Fetal development in pregnancy week 39:
A healthy range of weight is between 5 pounds and 11 ounces and 8 pounds 5 ounces. Your baby is probably somewhere in this range now. The umbilical cord doesn’t have any nerve endings (this means that you and your baby will not feel any pain when it is cut!) and is about 20 inches long and about ½ inch thick. It’s pretty common for the umbilical cord to get knotted at this point, because things are so crowded inside the uterus.
All of your baby’s organs, including the lungs are ready for birth now. Your baby’s immune system is gaining strength at this point. Right now, you are probably very uncomfortable and can hardly stand the wait. Try to take it easy and rest when you can, long naps and reading can help you through the last few days of your pregnancy. Remember that very few babies are born on their due date.
At 39 weeks pregnant you will probably be experiencing multiple mood swings, varying from elated to worried to tired and excited. Many women are quite ready for delivery around 39 weeks pregnant. You should keep in mind the emotional roller coaster you are experiencing will continue for a short period of time right after birth.
Immediately following delivery your hormones drop significantly. For some women this causes a bit of distress or a case of the baby blues. In fact roughly 80 percent of women will experience some form or another of the blues after birth. This is however usually very normal and should go away after a short period of time. If you can’t shake your blues however it is important you talk with your doctor. Some women develop a more serious form of the blues called postpartum depression. If you notice after a couple of weeks that you are experiencing excessive anxiety, have long crying jags, feel depression or guilty or feel like you may harm your baby, you should contact your healthcare provider immediately. Postpartum depression can be quite serious, but fortunately there are some simple measures and treatments your doctor can prescribe to help you adjust during this time.
Have you ever changed a diaper? You might see if there is a baby you can borrow to experiment on. And here is a cheat sheet to see what a new diaper looks like. Seriously, changing diapers is but one thing a dad can do to help a new mom. You can help bathe and snuggle with your baby, consider getting a baby carrier so that you can hold the baby close while you walk around.
Are you an active mom-to-be? Why not look great while working out all at the same time? Fortunately for active mothers, there are wealth of Active Collections at Destination Maternity that move with you and support you before, during and even after your pregnancy.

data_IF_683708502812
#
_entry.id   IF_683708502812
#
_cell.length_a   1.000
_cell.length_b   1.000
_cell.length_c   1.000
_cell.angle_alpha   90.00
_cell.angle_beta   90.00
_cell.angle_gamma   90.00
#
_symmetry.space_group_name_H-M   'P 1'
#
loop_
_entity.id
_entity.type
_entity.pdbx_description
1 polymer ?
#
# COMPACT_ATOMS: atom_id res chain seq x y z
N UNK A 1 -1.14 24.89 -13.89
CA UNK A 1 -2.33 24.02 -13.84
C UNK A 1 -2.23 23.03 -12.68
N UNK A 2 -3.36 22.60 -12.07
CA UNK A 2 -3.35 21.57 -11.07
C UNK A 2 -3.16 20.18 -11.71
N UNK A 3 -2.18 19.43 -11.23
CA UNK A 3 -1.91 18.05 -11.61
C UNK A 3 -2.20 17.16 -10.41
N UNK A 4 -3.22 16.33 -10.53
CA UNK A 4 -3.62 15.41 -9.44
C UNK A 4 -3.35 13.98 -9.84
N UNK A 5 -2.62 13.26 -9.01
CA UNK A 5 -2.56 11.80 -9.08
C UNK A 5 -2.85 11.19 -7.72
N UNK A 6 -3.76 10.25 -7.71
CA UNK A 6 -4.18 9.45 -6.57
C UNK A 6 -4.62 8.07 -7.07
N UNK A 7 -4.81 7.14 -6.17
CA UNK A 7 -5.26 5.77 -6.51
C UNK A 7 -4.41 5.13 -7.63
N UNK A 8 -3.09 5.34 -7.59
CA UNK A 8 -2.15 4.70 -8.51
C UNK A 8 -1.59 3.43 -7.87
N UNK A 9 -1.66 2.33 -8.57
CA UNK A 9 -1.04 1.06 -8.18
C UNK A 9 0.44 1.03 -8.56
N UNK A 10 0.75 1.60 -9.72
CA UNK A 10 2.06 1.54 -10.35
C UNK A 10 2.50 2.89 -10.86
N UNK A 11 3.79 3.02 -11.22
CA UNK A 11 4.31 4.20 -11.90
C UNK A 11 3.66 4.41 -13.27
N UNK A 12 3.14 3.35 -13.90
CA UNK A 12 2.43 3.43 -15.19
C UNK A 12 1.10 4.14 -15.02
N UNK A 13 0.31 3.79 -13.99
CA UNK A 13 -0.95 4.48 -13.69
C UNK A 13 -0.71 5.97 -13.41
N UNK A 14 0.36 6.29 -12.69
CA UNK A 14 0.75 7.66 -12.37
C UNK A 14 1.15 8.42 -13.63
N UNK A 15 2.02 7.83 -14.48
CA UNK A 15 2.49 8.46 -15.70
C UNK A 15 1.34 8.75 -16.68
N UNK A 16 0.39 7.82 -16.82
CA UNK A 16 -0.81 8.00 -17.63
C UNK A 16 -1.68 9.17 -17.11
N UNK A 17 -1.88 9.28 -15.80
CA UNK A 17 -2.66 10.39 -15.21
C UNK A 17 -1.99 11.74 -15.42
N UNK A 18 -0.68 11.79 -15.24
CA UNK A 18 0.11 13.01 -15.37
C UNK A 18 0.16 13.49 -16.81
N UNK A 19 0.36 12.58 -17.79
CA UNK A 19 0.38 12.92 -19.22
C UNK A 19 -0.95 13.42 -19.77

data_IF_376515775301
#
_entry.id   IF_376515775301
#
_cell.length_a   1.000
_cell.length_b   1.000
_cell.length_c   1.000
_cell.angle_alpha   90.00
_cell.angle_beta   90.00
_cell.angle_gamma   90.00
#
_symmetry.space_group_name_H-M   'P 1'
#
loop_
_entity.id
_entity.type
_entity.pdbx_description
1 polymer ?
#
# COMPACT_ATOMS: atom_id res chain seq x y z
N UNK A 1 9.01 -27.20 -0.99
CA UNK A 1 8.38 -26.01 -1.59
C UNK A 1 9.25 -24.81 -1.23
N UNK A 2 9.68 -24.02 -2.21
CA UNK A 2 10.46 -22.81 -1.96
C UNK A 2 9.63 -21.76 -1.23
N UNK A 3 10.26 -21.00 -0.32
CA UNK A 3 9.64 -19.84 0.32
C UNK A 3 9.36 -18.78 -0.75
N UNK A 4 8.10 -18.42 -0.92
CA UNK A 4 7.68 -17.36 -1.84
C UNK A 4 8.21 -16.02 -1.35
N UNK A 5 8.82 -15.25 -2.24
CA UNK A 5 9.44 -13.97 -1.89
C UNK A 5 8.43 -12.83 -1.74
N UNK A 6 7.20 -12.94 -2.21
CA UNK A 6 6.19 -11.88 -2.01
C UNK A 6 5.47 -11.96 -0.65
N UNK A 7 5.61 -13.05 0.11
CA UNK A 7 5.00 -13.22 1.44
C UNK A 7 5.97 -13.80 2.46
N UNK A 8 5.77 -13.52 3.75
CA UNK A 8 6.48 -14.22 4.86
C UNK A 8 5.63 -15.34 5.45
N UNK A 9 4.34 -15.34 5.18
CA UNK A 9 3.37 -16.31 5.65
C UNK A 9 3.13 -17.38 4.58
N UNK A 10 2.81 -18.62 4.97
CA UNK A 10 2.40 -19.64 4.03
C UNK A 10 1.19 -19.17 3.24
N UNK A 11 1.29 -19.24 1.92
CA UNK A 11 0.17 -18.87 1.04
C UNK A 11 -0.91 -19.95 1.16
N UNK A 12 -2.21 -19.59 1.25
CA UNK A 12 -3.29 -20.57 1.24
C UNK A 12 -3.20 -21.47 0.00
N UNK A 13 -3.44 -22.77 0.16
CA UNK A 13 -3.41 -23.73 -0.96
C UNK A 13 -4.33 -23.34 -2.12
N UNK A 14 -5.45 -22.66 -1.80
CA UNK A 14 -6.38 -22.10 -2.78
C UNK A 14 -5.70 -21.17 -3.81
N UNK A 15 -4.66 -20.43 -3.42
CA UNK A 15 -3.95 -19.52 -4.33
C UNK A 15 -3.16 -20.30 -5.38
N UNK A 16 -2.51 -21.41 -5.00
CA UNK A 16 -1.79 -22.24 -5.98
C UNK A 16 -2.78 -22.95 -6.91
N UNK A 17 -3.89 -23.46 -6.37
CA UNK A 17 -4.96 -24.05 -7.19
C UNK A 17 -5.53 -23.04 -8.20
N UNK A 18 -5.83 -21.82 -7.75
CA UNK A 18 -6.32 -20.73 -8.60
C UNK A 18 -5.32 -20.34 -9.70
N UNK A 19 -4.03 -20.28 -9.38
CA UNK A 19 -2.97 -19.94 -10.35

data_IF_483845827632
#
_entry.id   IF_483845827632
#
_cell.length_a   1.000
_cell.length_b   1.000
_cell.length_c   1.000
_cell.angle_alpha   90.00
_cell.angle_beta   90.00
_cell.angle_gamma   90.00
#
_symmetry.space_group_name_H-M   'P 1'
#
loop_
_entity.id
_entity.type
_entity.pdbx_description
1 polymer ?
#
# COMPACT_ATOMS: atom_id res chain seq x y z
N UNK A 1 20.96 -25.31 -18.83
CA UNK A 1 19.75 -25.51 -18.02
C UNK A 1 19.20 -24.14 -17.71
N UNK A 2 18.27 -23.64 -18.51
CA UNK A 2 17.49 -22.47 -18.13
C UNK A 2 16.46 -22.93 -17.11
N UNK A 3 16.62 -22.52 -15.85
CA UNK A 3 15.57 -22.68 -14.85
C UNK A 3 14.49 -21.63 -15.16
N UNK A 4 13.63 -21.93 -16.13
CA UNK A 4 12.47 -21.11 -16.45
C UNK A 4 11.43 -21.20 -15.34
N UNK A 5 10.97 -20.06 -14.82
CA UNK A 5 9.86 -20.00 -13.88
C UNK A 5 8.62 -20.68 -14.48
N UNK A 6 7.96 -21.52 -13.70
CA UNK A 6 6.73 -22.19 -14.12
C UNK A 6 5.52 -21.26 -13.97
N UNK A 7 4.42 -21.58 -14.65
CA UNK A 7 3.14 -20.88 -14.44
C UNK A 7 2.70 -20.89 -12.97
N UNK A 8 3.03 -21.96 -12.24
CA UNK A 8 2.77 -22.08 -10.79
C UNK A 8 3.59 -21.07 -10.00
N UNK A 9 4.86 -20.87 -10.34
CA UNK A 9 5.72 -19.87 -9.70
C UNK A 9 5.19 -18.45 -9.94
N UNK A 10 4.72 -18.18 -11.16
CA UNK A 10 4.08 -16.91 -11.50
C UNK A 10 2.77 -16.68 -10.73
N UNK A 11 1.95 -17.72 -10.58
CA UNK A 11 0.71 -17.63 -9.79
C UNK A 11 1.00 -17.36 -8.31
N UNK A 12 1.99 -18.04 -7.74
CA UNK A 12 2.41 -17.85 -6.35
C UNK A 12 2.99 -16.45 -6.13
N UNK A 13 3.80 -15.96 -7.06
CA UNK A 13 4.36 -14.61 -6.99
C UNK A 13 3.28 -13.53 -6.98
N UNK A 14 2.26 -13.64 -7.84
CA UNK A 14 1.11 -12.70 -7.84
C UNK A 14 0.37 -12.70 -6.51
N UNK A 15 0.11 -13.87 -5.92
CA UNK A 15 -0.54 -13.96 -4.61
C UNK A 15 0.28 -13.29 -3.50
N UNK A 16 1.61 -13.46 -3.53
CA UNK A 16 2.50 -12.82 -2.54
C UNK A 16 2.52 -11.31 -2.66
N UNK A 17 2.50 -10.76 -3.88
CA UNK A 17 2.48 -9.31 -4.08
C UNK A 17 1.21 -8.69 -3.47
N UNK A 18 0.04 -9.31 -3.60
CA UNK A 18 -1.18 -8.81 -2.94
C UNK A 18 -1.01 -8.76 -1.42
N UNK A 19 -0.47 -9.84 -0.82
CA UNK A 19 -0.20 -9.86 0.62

When shopping Active Collections Dresses at Motherhood Maternity, keep in mind you will need to find clothes made of breathable and stretch fabric. These items will grow with you, move with you and more importantly, and breathe with you while you work out during your pregnancy. Rest assured, most active collections provide extra support particularly for a woman’s chest and belly, the two areas that require the most attention during pregnancy!
Pregnancy Health Tips
Some women will require forceps or vacuum delivery. You might have thought about this by 39 weeks pregnant. While relatively uncommon sometimes a little assistance is needed to help the baby during labor and delivery.
Forceps are an instrument that resemble a pair of tongs. They are sometimes used if the baby isn’t moving into the vaginal canal. This may happen for a number of reasons, but typically occurs if the uterus isn’t contracting well enough to expel the baby. Forceps are sometimes also introduced if the baby has to be delivered quickly because it is in distress.
If you doctor needs to use forceps, he will likely numb your vaginal area and may perform an episiotomy. The forceps are placed on the sides of your baby’s head and used to help pull the baby out. The risks of using forceps when used correctly can be relatively low, but may include bruising or swelling on your baby’s head and scalp.
In other cases, your doctor may need to use a vacuum extractor. This is a device that is shaped like a cup. It is placed on top of your baby’ head. The vacuum extractor applies a gentle suction to the top of the baby’s head to help pull your baby out of the birth canal. This can help prevent the baby’s head from being pushed back up the birth canal in between contractions. Bruising or swelling might also occur when a vacuum extractor is used.
In most instances, neither of these instruments will need to be used, but there is always a small possibility. If you have any concerns be sure to check with your doctor prior to labor and delivery. They can help explain the risks and potential need to you in greater detail.
Are you tired of answering questions about still being pregnant? Not much longer. Your weekly check ups probably include non-stress tests to help ensure babies are growing well and that the placentas are not aging. Remember to ask any questions you have during your visits. If you have poor memory, write them down before you go and record the answers on the same paper!